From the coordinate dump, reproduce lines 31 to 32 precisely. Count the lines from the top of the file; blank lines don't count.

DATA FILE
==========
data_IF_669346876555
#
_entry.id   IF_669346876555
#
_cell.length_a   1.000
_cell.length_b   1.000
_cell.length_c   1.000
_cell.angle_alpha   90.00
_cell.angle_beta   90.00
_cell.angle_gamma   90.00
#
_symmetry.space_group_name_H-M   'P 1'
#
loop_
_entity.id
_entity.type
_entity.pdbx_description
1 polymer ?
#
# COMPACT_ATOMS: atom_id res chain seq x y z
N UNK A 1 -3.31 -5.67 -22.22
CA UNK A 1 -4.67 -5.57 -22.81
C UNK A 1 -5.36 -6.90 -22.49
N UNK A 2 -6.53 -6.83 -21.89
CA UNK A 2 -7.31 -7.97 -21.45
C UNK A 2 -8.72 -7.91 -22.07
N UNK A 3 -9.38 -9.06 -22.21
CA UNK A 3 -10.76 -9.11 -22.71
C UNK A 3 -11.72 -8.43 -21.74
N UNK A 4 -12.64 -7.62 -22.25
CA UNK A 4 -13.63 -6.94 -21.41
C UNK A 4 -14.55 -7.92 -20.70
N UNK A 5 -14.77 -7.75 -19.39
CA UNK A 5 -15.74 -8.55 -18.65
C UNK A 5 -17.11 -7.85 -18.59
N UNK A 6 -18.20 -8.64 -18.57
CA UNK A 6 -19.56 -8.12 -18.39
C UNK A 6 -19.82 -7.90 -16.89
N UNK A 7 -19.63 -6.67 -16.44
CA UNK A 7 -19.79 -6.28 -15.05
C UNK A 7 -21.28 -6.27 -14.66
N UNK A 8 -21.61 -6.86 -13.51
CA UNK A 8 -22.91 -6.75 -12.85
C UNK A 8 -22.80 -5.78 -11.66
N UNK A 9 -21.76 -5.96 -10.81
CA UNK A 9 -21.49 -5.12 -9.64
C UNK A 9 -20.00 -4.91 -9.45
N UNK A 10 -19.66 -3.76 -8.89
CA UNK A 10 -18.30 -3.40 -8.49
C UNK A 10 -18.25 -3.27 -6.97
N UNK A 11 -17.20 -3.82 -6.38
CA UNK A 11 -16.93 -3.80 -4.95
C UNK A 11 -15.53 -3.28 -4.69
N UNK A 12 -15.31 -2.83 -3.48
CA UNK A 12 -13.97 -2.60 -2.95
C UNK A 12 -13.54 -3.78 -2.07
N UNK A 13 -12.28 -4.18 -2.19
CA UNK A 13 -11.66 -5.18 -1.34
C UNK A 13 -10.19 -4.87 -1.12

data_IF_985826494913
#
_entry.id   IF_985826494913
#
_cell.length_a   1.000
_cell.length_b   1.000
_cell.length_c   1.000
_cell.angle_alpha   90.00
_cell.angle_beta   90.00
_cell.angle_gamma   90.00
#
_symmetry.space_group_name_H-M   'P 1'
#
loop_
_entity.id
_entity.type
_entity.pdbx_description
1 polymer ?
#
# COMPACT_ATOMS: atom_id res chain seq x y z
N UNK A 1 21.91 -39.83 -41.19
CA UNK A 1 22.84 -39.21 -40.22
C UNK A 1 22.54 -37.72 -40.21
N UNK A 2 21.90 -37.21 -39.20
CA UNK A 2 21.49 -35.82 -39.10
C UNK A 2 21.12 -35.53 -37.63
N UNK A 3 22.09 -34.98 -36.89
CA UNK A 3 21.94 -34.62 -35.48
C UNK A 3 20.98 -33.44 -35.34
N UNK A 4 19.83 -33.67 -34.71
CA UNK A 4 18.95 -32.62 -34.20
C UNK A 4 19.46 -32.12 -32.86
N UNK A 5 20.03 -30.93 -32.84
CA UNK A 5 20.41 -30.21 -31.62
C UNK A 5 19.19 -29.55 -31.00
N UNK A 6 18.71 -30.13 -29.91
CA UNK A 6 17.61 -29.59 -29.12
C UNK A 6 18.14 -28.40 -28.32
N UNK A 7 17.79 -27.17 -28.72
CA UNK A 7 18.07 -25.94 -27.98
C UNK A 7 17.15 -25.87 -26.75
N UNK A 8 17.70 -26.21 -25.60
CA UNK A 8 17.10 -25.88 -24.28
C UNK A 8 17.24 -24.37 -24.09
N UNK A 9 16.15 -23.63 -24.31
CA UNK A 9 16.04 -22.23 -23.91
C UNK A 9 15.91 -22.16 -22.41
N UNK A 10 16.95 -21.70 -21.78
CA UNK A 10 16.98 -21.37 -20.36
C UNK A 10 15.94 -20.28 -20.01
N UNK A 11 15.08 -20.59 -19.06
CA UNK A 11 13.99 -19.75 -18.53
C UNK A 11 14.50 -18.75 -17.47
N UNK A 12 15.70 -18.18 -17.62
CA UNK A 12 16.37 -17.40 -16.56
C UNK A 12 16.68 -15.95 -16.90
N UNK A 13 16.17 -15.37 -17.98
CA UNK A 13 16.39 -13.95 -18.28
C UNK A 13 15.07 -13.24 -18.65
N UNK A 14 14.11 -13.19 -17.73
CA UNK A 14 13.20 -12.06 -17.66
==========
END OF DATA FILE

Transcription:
CA UNK A 4 -13.63 -6.94 -21.41
C UNK A 4 -14.55 -7.92 -20.70